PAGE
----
Five unmarked bullet proof vehicles, each carrying fully armed commandos, have been deployed at as many strategic points across south Mumbai in what is being said to be the Mumbai police’s preparedness to deal with lone wolf strikes that have become a global menace.
A lone wolf terrorist is the one who gets indoctrinated by an external group (through the Internet or other sources) or self-radicalised, and carries out an act in favour of that group. Such a terrorist easily bypasses intelligence surveillance because he prepares and executes attacks alone.
Last month’s terror strike at a popular eatery in Dhaka, which was followed by the mowing down of revellers by a terrorist, who deliberately drove a truck into the crowd, at a popular beach front in France, has made security agencies across the globe devise ways to pre-empt and minimise the impact of such attacks. The Mumbai police are no different.
The unpredictability associated with such strikes renders the city police’s counter-terrorism mechanism post 26/11 redundant. “The special forces raised in the aftermath of 26/11 terror strike have been trained to deal with these kind of situations — engaging groups [big or small] in a gun battle. However, lone wolf attacks require high alacrity response to stop and neutralise the subject before he can maximise casualty,” a highly placed source in the city police said, adding, “When the threat is not visible, we have to wait in camouflage.”
While refusing to reveal details of the level of preparedness, joint commissioner of police (Law and Order), Deven Bharati said, “We are preparing ourselves for any challenge.”
Meanwhile, sources said the decision to fortify south Mumbai was taken keeping in mind that the area houses a string of vital installations, crowded business districts, railway terminals, popular tourist spots and sea fronts, some of which have repeatedly been targeted by terrorists in the past. On an average, 3-4 lakh daily commuters converge in the 6 sqkm area between Chhatrapati Shivaji Terminus (CST), Crawford Market, Churchgate, Mantralaya and Gateway of India during peak hours every day. “Experience shows that lone wolf attackers select crowded places to maximise damage,” sources said.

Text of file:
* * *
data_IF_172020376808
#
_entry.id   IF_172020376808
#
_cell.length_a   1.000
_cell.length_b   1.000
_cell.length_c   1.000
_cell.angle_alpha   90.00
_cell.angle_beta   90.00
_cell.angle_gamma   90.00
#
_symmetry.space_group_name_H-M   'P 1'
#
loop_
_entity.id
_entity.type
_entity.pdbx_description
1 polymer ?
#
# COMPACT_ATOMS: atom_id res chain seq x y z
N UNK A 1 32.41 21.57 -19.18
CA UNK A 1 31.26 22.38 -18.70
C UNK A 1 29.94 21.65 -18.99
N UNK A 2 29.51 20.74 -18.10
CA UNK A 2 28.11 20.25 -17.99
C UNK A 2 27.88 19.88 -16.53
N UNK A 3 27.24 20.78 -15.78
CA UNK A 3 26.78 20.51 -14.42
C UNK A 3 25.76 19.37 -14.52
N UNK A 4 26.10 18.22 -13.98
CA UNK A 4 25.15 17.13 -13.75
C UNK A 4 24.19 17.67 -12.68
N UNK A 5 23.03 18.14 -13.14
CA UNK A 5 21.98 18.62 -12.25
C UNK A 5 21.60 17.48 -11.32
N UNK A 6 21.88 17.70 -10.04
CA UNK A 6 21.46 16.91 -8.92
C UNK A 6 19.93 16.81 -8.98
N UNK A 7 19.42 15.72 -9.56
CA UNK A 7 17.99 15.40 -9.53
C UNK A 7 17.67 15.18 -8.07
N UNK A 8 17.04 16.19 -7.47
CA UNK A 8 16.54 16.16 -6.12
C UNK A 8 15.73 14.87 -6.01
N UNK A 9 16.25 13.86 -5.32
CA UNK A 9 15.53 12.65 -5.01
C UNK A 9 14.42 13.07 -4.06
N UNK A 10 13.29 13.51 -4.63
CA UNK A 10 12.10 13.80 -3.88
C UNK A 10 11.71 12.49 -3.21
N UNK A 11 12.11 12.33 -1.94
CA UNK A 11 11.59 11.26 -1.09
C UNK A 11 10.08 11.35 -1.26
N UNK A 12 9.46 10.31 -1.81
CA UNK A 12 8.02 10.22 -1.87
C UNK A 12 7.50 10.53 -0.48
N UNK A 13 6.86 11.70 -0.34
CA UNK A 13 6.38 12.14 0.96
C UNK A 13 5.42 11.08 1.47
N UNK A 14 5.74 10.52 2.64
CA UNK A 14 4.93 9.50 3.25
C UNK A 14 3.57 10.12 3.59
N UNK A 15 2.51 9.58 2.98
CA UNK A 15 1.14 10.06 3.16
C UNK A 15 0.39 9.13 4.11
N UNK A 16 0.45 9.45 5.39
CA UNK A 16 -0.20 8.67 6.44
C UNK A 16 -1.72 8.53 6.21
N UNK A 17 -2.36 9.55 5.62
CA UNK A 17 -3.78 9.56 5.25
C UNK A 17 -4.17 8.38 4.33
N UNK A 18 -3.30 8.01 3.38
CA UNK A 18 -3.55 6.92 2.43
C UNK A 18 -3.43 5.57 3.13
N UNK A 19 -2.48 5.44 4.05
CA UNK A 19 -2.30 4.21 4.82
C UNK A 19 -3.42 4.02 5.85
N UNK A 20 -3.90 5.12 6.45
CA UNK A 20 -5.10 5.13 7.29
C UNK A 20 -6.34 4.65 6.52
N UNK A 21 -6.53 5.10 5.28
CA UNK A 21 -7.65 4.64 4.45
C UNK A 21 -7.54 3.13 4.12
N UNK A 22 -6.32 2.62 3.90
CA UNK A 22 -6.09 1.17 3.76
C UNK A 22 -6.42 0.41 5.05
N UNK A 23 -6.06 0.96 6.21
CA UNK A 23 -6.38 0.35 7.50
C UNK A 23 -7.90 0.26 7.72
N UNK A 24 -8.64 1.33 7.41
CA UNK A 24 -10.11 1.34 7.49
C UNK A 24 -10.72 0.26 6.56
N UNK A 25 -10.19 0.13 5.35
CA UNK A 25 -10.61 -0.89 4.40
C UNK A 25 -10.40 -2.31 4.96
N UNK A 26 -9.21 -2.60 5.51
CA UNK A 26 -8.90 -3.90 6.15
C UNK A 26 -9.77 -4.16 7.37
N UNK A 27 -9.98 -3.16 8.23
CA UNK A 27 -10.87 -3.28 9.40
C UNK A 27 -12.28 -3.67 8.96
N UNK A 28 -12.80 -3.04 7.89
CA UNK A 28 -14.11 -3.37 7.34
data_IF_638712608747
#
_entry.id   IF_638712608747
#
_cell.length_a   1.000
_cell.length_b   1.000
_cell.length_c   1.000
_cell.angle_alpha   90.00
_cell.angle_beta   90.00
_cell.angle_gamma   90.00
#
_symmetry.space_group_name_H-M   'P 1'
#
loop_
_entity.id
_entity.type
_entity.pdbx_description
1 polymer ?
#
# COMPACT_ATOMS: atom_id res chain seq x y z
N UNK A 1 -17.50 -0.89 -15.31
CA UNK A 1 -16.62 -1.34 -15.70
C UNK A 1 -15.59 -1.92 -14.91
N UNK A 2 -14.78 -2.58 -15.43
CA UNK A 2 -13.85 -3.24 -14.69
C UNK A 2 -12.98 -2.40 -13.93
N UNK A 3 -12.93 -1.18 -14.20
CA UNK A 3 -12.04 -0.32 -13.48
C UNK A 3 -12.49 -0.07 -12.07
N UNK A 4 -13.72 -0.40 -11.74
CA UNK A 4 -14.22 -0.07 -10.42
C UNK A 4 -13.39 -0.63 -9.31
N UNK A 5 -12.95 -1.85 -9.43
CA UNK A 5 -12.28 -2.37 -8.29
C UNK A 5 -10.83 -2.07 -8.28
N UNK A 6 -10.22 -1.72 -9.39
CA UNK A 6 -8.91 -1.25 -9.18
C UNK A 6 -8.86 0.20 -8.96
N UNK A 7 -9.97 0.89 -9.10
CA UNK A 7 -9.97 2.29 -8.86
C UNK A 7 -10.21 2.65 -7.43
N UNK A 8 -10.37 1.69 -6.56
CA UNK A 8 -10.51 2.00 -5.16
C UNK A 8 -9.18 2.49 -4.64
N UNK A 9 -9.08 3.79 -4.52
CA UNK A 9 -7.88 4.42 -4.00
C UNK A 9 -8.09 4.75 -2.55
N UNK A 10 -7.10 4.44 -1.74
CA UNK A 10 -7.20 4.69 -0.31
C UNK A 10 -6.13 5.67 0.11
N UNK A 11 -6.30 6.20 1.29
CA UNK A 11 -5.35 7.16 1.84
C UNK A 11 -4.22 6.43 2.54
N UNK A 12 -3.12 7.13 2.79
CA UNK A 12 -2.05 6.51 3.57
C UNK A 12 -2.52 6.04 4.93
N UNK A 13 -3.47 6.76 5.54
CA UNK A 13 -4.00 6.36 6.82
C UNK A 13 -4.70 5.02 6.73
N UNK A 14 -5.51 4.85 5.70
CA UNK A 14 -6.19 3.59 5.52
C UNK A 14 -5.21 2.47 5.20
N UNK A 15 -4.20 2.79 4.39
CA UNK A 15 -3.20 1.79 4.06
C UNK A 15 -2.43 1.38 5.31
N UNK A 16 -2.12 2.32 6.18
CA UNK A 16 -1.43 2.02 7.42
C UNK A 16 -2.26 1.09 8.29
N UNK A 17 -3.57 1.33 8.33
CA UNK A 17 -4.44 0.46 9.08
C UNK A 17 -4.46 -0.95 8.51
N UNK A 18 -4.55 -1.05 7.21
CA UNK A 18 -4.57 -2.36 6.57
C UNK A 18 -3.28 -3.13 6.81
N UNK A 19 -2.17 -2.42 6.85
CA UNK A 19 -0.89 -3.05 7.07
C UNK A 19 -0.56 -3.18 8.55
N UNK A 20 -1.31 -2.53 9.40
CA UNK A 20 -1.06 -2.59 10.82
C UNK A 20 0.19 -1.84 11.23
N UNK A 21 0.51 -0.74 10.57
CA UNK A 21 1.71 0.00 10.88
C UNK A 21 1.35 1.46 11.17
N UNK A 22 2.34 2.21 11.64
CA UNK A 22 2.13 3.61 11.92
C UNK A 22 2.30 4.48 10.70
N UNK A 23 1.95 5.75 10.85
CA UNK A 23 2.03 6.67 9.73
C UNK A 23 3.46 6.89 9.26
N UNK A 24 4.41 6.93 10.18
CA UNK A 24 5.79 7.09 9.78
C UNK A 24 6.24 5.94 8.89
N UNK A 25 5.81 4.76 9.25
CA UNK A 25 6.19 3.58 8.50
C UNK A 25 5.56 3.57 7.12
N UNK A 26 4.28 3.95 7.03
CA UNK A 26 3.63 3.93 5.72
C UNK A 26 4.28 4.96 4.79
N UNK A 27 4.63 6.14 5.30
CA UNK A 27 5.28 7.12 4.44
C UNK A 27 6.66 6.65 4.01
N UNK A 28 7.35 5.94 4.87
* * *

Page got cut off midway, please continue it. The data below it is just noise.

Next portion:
To begin with the new operating procedure, small vehicles (Mahindra Boleros) were chosen (over bulky vans carrying Force One or QRT commandos) for their ability to steer into narrow lanes or negotiate in reverse traffic. The vehicles carry no police sticker, signs or dome lights in order to camouflage their identity. Most importantly, the vehicles have been made bullet proof for the purpose of ramming those into the armed attacker in emergency situation.
The jeeps have been stationed 1-1.5 km apart from each other so as to minimise response time anywhere in south Mumbai, sources said adding that the commandos in the vehicle are a mixture of QRT personnel and sleuths drawn from the anti-terror cell (ATC) of local police stations, who are equally trained in armed combat, sources said.
The line of command for the strike units, which otherwise rests with the regional additional commissioner of police (south region), has been bi-furcated and the zonal deputy commissioners of police (DCPs) have been authorised to receive messages and issue instructions, sources said.
Sources claimed that similar deployments are likely to be made at selected places in central Mumbai and the western suburbs that could be the likely terror targets.
WHO IS A LONE WOLF TERRORIST?
A lone wolf terrorist is the one who gets indoctrinated by an external group (through internet or other sources), or self-radicalised, and carries out an act in favour of that group. Such a terrorist easily bypasses intelligence surveillance because he prepares and executes attacks alone. A series of deadly lone wolf strikes in western Europe and the United States of America (USA) has put the intelligence agencies in those countries in a fix.